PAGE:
#1
Nov2912, 01:49 PM

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1. The problem statement, all variables and given/known data
For our lab we had to find the coefficient of kinetic friction for a cart on a linear track. We pushed the cart on the track and it went through two photogates which measured the time it spent in the photogate. So through the 1st photogate = 0.0040s 2nd photogate = 0.0062s There was a flag on the cart which was 0.42cm. So we found the instantaneous velocity through the first gate as v=0.0042m/0.0040s = 1.05m/s The instantaneous velocity through the second gate was v=.0042m/.0062s = 0.677m/s The mass of the cart is = 0.507 kg 2. Relevant equations v_{f} = v_{o} + at F=ma F_{f} = u_{k}F_{N} F_{N} = mg 3. The attempt at a solution I was going to use v_{f} = v_{o} + at find the acceleration as a= v_{f}  v_{o}/t but I don't know what the time is between the change instantaneous velocity. I know if I get the acceleration I can plug into the F=ma, find the force and somehow get the frictional force from there. 



#2
Nov2912, 03:46 PM

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You will need one more piece of information. The distance between the gates will do. (But you didn't need the cart mass.)




#3
Nov2912, 08:15 PM

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Unfortunately we didn't measure the distance between the photogates either.
I only thought of getting the time/distance between the photogates AFTER the lab was done. But I talked to my professor and apparently we can get the acceleration just from those two instantaneous velocity, unless he didn't understand our question when we asking him about the time issue.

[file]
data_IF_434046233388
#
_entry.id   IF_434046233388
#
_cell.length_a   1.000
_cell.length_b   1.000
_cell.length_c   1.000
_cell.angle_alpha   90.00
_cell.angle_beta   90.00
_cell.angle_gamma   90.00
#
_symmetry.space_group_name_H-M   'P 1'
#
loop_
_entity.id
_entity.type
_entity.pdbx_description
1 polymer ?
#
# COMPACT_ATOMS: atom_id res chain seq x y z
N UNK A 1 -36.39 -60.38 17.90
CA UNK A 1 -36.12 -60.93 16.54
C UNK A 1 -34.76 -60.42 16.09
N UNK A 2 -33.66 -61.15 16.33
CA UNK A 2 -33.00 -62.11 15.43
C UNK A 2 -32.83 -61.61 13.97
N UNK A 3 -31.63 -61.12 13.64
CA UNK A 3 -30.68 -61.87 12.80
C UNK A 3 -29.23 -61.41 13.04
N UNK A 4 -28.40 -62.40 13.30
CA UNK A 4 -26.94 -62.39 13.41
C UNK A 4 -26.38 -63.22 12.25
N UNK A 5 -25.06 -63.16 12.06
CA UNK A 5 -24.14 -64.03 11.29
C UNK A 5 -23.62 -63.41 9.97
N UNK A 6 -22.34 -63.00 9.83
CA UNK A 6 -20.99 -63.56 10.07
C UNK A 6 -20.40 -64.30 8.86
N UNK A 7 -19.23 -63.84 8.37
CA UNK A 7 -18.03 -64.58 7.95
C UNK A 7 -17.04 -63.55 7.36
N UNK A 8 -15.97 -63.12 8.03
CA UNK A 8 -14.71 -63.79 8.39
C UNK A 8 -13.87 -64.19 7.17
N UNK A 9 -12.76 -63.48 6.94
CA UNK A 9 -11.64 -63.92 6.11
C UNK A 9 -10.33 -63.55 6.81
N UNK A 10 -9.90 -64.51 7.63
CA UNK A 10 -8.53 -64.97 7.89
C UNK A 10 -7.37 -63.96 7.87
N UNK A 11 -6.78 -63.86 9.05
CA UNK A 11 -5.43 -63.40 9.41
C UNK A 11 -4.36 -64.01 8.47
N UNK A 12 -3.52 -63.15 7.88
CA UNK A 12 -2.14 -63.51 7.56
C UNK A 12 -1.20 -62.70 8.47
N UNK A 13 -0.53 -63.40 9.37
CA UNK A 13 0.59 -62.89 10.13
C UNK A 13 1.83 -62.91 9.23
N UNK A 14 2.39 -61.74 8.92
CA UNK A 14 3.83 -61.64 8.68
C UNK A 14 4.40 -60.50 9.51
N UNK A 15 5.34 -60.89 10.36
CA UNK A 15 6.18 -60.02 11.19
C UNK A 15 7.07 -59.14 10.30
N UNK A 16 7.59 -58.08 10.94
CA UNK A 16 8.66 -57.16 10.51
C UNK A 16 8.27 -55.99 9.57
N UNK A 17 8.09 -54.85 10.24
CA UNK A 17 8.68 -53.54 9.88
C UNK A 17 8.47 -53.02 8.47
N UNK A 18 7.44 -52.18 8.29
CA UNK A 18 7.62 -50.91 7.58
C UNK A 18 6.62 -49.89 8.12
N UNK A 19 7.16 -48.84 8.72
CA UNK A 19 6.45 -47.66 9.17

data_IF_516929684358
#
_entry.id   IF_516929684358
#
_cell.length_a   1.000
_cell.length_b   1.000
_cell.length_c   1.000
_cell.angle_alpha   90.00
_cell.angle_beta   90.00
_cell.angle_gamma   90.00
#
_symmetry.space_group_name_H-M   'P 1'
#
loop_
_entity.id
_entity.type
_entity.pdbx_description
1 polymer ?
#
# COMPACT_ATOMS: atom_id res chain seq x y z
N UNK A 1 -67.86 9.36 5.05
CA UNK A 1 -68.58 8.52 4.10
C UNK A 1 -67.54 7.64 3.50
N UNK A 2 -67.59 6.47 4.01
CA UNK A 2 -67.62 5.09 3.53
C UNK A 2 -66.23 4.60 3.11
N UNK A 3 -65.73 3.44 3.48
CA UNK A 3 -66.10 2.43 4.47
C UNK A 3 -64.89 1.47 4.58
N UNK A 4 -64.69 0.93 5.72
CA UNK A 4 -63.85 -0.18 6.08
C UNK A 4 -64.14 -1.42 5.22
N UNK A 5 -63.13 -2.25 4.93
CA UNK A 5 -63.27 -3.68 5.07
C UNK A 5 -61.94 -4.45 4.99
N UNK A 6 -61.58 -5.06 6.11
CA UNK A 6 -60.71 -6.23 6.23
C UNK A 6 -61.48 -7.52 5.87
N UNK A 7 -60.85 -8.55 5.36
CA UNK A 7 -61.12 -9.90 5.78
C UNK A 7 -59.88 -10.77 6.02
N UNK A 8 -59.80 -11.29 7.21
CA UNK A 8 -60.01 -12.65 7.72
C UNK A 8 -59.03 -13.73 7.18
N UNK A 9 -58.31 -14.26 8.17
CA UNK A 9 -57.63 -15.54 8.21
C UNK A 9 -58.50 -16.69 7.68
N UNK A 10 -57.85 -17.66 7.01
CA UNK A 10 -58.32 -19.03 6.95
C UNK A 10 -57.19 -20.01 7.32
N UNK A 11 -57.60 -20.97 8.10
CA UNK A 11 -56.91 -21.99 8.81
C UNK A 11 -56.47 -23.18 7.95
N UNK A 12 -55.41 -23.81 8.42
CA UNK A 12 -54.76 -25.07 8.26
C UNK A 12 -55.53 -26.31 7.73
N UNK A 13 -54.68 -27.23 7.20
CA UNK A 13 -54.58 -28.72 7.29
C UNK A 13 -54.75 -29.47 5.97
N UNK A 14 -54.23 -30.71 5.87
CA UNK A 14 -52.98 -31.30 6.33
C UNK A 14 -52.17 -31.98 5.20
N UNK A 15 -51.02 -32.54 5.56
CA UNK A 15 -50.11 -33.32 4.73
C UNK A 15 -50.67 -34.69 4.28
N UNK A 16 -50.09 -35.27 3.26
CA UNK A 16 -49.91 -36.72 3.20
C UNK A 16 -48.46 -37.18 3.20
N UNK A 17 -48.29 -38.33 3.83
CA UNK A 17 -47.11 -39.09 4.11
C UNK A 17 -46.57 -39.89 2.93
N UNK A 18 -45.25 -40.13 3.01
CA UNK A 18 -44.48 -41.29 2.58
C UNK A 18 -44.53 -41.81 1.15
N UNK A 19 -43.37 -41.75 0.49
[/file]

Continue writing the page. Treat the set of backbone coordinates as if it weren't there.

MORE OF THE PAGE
#4
Nov2912, 08:59 PM

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Finding the coefficient of kinetic friction 



#5
Nov2912, 09:08 PM

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That's what I figured. Well, I can't go back and do the experiment again. So guess I'm screwed.
Thanks for the help though. 



#6
Nov2912, 10:43 PM

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For the purposes of the lab exercise, there is merit in at least demonstrating that you could have worked it out if you'd had all the measurements. 



#7
Nov3012, 12:02 AM

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Do you have the time it took to go from one photogate to the other?




#8
Nov3012, 01:28 PM

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I didn't set up the track and photogate, my lab partner did. And I very much highly doubt he remembers either. I think my professor will accept if I explain it in my lab report what variables I'm missing, then it should be fine. 



#9
Dec212, 04:36 PM

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Just to make sure, before I start typing up my report.
If were to find the acceleration from the equation a = v_{f}v_{i}/Δt Then I plug that into the F=ma since frictional force is F_{f} = u_{k}mg I would set ma = u_{k}mg and find u_{k} that way ???? 



#10
Dec212, 04:52 PM

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#11
Dec212, 06:24 PM

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#12
Dec212, 07:01 PM

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#13
Dec312, 01:38 PM

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which would be?
the only equation I know that involves distance and acceleration is d = v_{o}t + 1/2at^{2} which has two unknowns in the equation. 



#14
Dec312, 03:40 PM

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If not, you could have derived it from the above together with any other kinematic equation by eliminating t. 



#15
Dec312, 04:22 PM

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No, we never had to use that equation.
But I was just able to derive it using the equation I gave above. Thanks 



#16
Dec312, 10:13 PM

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